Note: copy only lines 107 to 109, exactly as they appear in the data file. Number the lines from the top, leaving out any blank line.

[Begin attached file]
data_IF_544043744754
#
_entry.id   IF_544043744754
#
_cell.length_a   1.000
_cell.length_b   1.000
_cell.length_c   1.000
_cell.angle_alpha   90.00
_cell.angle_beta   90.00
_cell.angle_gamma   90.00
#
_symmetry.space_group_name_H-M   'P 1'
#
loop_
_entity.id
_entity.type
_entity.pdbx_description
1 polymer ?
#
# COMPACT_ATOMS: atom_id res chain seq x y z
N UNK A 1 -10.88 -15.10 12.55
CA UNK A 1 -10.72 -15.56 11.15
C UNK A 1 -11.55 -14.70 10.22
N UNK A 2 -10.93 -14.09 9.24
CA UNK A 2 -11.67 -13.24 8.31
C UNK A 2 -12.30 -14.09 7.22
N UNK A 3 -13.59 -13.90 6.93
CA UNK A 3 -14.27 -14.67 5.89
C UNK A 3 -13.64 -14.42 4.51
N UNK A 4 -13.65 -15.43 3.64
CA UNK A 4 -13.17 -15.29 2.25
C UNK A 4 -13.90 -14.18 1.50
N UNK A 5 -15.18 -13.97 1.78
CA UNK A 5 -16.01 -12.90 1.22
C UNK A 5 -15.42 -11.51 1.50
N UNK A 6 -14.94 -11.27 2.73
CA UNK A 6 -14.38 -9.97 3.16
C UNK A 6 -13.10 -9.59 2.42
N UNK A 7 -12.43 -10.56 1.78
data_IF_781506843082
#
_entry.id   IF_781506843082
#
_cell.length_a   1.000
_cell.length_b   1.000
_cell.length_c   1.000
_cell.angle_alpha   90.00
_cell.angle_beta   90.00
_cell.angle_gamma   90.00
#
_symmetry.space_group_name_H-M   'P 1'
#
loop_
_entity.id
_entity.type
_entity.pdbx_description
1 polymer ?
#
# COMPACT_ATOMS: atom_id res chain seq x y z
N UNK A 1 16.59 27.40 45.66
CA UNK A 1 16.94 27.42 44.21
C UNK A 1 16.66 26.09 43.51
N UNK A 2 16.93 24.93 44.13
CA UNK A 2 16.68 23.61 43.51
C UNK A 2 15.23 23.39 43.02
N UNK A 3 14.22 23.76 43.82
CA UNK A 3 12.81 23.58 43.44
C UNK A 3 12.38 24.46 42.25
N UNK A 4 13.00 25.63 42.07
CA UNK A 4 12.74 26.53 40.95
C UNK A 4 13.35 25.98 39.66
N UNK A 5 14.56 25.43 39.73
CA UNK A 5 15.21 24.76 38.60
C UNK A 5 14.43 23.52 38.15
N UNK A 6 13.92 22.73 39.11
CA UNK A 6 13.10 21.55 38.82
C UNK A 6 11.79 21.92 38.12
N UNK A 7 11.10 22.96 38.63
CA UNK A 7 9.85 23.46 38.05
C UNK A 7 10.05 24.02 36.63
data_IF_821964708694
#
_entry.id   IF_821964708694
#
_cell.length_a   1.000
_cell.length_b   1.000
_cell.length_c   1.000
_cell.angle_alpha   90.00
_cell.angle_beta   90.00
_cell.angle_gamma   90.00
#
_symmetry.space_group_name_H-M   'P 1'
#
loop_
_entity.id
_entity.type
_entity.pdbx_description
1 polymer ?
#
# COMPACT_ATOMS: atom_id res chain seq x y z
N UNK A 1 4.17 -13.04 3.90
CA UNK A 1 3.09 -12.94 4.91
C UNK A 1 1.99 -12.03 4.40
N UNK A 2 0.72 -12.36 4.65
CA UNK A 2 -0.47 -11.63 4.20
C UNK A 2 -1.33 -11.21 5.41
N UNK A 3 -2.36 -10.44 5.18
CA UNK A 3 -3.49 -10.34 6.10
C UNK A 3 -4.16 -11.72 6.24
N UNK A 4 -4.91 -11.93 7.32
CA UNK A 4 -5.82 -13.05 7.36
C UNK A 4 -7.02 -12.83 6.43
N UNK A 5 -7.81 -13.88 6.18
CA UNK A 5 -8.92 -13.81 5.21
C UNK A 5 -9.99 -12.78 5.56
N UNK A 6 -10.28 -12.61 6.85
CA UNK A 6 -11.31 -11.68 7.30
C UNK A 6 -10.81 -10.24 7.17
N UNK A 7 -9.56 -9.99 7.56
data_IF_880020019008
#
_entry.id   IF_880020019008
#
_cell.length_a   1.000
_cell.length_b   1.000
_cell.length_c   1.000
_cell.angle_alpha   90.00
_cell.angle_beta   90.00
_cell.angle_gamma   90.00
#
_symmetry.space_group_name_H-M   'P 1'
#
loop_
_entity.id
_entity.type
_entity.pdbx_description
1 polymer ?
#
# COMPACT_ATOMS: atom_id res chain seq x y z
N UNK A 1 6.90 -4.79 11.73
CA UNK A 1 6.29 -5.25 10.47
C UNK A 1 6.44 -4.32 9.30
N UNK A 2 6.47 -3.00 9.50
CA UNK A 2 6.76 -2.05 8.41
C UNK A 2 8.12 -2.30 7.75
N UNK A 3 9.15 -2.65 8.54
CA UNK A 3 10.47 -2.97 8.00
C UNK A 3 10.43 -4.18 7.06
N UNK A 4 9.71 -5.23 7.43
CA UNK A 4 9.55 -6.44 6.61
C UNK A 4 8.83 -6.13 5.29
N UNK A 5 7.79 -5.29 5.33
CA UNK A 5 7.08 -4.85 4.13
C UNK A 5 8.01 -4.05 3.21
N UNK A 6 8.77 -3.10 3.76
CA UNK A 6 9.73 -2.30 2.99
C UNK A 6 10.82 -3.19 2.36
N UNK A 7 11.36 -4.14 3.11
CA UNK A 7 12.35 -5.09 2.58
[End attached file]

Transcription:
N UNK A 3 -2.36 -10.44 5.18
CA UNK A 3 -3.49 -10.34 6.10
C UNK A 3 -4.16 -11.72 6.24